Depression (also called major depressive disorder or clinical depression) is a common but serious mood disorder. It causes severe symptoms that affect how you feel, think, and handle daily activities, such as sleeping, eating, or working. To be diagnosed with depression, the symptoms must be present for at least two weeks. There are different types of depression, some of which develop due to specific circumstances.
- Major depression, which includes symptoms of depression most of the time for at least 2 weeks that typically interfere with one’s ability to work, sleep, study, and eat.
- Persistent depressive disorder (also called dysthymia), which often includes less severe symptoms of depression that last much longer, typically for at least 2 years.
- Perinatal depression, which occurs when a woman experiences major depression during pregnancy or after delivery (postpartum depression).
- Seasonal affective disorder, which comes and goes with the seasons, typically starting in late fall and early winter and going away during spring and summer.
- Depression with symptoms of psychosis, which is a severe form of depression where a person experiences psychosis symptoms, such as delusions (disturbing, false fixed beliefs) or hallucinations (hearing or seeing things that others do not see or hear).
Individuals with bipolar disorder (formerly called manic depression or manic-depressive illness) also experience depressive episodes, in which they feel sad, indifferent, or hopeless, combined with a very low activity level. But a person with bipolar disorder also experiences manic episodes, or unusually elevated moods in which the individual might feel very happy, irritable, or “up,” with a marked increase in activity level.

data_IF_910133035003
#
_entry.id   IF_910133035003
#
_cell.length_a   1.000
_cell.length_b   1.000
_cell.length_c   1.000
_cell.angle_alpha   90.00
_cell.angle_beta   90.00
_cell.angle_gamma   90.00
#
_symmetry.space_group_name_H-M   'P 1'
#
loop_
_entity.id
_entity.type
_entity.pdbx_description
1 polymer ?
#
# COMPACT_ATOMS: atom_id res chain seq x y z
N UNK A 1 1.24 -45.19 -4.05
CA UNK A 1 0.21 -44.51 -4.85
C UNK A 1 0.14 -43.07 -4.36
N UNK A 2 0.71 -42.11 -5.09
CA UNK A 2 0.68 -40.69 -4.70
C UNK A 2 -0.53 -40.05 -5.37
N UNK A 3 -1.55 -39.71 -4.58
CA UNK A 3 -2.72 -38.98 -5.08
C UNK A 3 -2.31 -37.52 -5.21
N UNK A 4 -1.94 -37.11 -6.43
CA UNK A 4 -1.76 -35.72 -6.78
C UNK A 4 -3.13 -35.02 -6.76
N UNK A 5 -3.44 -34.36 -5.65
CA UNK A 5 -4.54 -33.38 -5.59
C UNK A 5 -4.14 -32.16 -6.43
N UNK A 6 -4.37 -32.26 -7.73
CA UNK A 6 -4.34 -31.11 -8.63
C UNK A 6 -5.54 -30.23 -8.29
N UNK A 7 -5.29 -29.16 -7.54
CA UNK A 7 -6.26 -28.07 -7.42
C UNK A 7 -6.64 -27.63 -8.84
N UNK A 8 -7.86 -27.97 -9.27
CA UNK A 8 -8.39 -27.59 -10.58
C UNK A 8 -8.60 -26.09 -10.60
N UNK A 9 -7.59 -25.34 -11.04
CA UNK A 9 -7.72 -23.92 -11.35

Examples of other types of depressive disorders newly added to the diagnostic classification of Diagnostic and Statistical Manual of Mental Disorders (DSM-5) include disruptive mood dysregulation disorder (diagnosed in children and adolescents) and premenstrual dysphoric disorder (PMDD).
Signs and Symptoms
If you have been experiencing some of the following signs and symptoms most of the day, nearly every day, for at least two weeks, you may be suffering from depression:
- Persistent sad, anxious, or “empty” mood
- Feelings of hopelessness, or pessimism
- Feelings of irritability, frustration, or restlessness
- Feelings of guilt, worthlessness, or helplessness
- Loss of interest or pleasure in hobbies and activities
- Decreased energy, fatigue, or feeling "slowed down"
- Difficulty concentrating, remembering, or making decisions
- Difficulty sleeping, early morning awakening, or oversleeping
- Changes in appetite or unplanned weight changes
- Thoughts of death or suicide, or suicide attempts
- Aches or pains, headaches, cramps, or digestive problems without a clear physical cause that do not ease even with treatment
- Suicide attempts or thoughts of death or suicide
Not everyone who is depressed experiences every symptom. Some people experience only a few symptoms while others may experience many. Several persistent symptoms in addition to low mood are required for a diagnosis of major depression, but people with only a few – but distressing – symptoms may benefit from treatment as well. The severity and frequency of symptoms and how long they last will vary depending on the individual and his or her particular illness. Symptoms may also vary depending on the stage of the illness.